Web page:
young troubled woman using laptop at home

Responses to Elmo Show How Traumatized Many of Us Are, And How Few People We Can Talk To About It

If you haven’t seen it on social media or the news, over on X(Twitter), Elmo’s social media team decided to check in with his followers and ask how they are doing. It caused an outpouring of responses.

Elmo accidently triggers avalanche of dread with one innocent question

What I find interesting about this, beyond the obvious take that many people out there are not doing well, is that if you asked this same question to many of your friends, coworkers, and acquaintances, you probably wouldn’t see the same thing. There’s something about trauma-dumping to a fictitious character that allows us to be honest without fear that we are too much for people to deal with. I worry about it all the time. If you asked me how I am on any given day, 99% of the time, I’d say something like “Not bad.” I might admit to struggling the other one percent of the time, but also probably downplay it.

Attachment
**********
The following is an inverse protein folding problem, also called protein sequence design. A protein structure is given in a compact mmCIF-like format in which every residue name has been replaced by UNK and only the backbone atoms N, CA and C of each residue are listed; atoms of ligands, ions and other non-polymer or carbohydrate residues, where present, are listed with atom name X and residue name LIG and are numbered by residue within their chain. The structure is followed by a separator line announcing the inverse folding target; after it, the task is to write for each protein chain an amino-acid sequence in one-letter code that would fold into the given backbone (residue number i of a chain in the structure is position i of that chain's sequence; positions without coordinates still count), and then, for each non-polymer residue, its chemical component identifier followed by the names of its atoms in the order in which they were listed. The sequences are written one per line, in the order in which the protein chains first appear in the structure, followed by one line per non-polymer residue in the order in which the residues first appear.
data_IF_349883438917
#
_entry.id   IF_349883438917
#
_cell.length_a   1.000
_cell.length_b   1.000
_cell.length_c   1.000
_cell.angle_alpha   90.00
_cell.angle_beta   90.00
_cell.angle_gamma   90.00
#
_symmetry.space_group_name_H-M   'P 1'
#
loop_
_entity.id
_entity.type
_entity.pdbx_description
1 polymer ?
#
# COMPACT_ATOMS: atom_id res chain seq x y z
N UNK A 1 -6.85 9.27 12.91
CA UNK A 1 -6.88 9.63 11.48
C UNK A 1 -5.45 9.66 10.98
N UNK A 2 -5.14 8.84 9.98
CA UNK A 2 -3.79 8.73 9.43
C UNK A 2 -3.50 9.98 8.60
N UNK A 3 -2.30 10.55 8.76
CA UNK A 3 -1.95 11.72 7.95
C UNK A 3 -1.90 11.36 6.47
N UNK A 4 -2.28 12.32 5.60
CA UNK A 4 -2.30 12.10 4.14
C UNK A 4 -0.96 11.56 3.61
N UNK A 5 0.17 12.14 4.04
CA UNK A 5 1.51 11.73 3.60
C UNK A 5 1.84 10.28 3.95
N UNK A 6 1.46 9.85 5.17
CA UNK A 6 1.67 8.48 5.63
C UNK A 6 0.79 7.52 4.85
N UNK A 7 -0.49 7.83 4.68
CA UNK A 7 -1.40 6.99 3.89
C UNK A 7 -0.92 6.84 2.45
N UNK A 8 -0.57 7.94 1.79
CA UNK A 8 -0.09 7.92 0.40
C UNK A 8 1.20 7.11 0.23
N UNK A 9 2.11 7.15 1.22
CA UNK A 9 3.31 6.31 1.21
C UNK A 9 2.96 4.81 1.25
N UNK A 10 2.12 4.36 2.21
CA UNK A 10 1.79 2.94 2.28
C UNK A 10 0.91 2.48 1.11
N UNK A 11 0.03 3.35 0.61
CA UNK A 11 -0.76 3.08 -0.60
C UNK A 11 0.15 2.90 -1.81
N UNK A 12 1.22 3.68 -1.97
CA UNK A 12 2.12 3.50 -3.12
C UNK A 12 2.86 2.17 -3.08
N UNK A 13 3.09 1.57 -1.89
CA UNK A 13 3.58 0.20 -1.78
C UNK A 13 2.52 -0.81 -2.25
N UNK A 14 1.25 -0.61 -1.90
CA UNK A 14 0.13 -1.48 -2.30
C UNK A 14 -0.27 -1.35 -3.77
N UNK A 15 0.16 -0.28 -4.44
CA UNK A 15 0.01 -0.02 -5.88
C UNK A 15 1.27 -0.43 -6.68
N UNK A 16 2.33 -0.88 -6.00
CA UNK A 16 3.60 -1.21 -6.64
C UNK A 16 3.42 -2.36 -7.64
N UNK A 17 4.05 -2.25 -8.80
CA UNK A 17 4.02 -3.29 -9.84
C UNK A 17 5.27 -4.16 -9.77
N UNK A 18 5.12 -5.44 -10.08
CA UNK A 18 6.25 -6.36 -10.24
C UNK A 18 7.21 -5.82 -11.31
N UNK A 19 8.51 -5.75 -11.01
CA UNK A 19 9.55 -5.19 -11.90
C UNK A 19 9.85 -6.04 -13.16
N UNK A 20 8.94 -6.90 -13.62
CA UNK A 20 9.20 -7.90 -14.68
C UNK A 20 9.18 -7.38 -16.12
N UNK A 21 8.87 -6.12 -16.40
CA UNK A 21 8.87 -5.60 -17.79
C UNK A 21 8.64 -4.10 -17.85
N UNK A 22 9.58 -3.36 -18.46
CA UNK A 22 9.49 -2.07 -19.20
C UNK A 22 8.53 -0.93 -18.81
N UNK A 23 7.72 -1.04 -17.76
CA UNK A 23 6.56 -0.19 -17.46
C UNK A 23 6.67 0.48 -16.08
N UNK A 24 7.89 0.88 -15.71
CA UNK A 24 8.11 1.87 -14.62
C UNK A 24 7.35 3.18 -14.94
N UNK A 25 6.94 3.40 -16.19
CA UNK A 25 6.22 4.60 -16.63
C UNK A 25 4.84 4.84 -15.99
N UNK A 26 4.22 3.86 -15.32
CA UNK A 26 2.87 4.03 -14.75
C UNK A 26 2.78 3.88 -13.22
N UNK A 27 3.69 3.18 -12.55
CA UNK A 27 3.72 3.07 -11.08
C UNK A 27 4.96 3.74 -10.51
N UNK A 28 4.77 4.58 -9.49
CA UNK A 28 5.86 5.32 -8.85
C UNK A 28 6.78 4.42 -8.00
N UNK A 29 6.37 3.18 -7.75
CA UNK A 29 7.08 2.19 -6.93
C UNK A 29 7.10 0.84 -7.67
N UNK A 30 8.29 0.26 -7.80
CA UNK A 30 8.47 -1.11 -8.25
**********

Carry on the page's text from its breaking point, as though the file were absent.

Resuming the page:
Let me tell you a secret. I struggle much more than one percent of the time. I also don’t want people to worry about me, and I don’t want my struggles to be too much for the people in my life. I make my emotions small to protect other people. I know I’m not the only one.

If you do that, though, I have another question. Who’s your Elmo? Who’s the person in your life that you can be 100% honest with about your mental health and share the kinds of messages that folks sent Elmo online this week? I will guess the answer is no one for most of us.

I also wonder how many of us know how to be Elmo and how to give people space to express their struggles without feeling like we have to fix them. I think that is why our emotions are often too much for people. They feel a need to fix it instead of just hearing us. Elmo’s social media presence gave people a place to be heard. People took advantage of the opportunity to express some of our dreads and sadness.

Best of all, everyone taking part in that conversation saw that they were not alone and commiserated with each other about things we didn’t often talk about openly. That’s the kind of connection online networks could provide regularly if they weren’t being run into the ground by bad actors and commercial interests. Sadly, it is becoming rare these days.

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